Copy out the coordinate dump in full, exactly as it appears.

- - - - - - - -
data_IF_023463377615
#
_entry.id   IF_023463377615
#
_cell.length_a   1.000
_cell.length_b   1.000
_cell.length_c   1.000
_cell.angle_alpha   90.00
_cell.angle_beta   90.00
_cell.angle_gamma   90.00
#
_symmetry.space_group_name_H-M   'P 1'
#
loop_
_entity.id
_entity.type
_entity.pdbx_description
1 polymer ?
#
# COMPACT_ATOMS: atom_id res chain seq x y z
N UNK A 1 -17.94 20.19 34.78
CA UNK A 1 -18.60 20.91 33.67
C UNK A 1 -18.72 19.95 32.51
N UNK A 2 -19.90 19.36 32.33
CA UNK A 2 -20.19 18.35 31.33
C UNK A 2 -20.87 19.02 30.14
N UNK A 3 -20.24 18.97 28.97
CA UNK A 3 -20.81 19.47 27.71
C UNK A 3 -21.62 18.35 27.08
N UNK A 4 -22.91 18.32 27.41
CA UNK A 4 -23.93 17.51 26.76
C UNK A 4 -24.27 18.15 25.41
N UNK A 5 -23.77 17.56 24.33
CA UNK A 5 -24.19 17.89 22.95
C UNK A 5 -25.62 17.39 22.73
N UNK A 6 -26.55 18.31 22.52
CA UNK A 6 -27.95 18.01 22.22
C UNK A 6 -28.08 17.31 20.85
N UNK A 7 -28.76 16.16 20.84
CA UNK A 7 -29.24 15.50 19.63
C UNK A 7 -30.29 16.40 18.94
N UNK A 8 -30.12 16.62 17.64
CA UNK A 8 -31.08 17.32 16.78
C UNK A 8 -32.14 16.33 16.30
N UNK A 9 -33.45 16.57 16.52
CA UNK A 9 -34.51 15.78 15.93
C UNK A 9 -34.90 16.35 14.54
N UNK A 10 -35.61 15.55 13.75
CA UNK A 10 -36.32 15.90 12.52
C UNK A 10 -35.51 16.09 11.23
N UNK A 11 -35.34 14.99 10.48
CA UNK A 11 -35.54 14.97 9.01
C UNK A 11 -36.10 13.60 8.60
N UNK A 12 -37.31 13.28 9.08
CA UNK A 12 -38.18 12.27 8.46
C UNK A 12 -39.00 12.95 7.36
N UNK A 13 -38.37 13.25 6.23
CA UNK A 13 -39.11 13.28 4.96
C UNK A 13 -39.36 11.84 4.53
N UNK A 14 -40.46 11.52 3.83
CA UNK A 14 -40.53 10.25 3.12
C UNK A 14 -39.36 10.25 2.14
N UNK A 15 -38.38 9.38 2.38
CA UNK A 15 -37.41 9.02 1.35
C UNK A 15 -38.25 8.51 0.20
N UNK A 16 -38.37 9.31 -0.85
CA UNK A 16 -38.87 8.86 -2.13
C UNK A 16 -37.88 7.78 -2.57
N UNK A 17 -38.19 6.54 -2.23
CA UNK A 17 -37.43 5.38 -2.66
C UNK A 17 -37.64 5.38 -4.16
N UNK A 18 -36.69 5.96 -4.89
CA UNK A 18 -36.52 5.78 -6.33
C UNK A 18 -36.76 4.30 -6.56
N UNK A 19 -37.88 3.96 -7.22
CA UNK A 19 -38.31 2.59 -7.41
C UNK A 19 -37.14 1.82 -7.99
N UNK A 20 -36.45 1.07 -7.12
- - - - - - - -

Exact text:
data_IF_023463377615
#
_entry.id   IF_023463377615
#
_cell.length_a   1.000
_cell.length_b   1.000
_cell.length_c   1.000
_cell.angle_alpha   90.00
_cell.angle_beta   90.00
_cell.angle_gamma   90.00
#
_symmetry.space_group_name_H-M   'P 1'
#
loop_
_entity.id
_entity.type
_entity.pdbx_description
1 polymer ?
#
# COMPACT_ATOMS: atom_id res chain seq x y z
N UNK A 1 -17.94 20.19 34.78
CA UNK A 1 -18.60 20.91 33.67
C UNK A 1 -18.72 19.95 32.51
N UNK A 2 -19.90 19.36 32.33
CA UNK A 2 -20.19 18.35 31.33
C UNK A 2 -20.87 19.02 30.14
N UNK A 3 -20.24 18.97 28.97
CA UNK A 3 -20.81 19.47 27.71
C UNK A 3 -21.62 18.35 27.08
N UNK A 4 -22.91 18.32 27.41
CA UNK A 4 -23.93 17.51 26.76
C UNK A 4 -24.27 18.15 25.41
N UNK A 5 -23.77 17.56 24.33
CA UNK A 5 -24.19 17.89 22.95
C UNK A 5 -25.62 17.39 22.73
N UNK A 6 -26.55 18.31 22.52
CA UNK A 6 -27.95 18.01 22.22
C UNK A 6 -28.08 17.31 20.85
N UNK A 7 -28.76 16.16 20.84
CA UNK A 7 -29.24 15.50 19.63
C UNK A 7 -30.29 16.40 18.94
N UNK A 8 -30.12 16.62 17.64
CA UNK A 8 -31.08 17.32 16.78
C UNK A 8 -32.14 16.33 16.30
N UNK A 9 -33.45 16.57 16.52
CA UNK A 9 -34.51 15.78 15.93
C UNK A 9 -34.90 16.35 14.54
N UNK A 10 -35.61 15.55 13.75
CA UNK A 10 -36.32 15.90 12.52
C UNK A 10 -35.51 16.09 11.23
N UNK A 11 -35.34 14.99 10.48
CA UNK A 11 -35.54 14.97 9.01
C UNK A 11 -36.10 13.60 8.60
N UNK A 12 -37.31 13.28 9.08
CA UNK A 12 -38.18 12.27 8.46
C UNK A 12 -39.00 12.95 7.36
N UNK A 13 -38.37 13.25 6.23
CA UNK A 13 -39.11 13.28 4.96
C UNK A 13 -39.36 11.84 4.53
N UNK A 14 -40.46 11.52 3.83
CA UNK A 14 -40.53 10.25 3.12
C UNK A 14 -39.36 10.25 2.14
N UNK A 15 -38.38 9.38 2.38
CA UNK A 15 -37.41 9.02 1.35
C UNK A 15 -38.25 8.51 0.20
N UNK A 16 -38.37 9.31 -0.85
CA UNK A 16 -38.87 8.86 -2.13
C UNK A 16 -37.88 7.78 -2.57
N UNK A 17 -38.19 6.54 -2.23
CA UNK A 17 -37.43 5.38 -2.66
C UNK A 17 -37.64 5.38 -4.16
N UNK A 18 -36.69 5.96 -4.89
CA UNK A 18 -36.52 5.78 -6.33
C UNK A 18 -36.76 4.30 -6.56
N UNK A 19 -37.88 3.96 -7.22
CA UNK A 19 -38.31 2.59 -7.41
C UNK A 19 -37.14 1.82 -7.99
N UNK A 20 -36.45 1.07 -7.12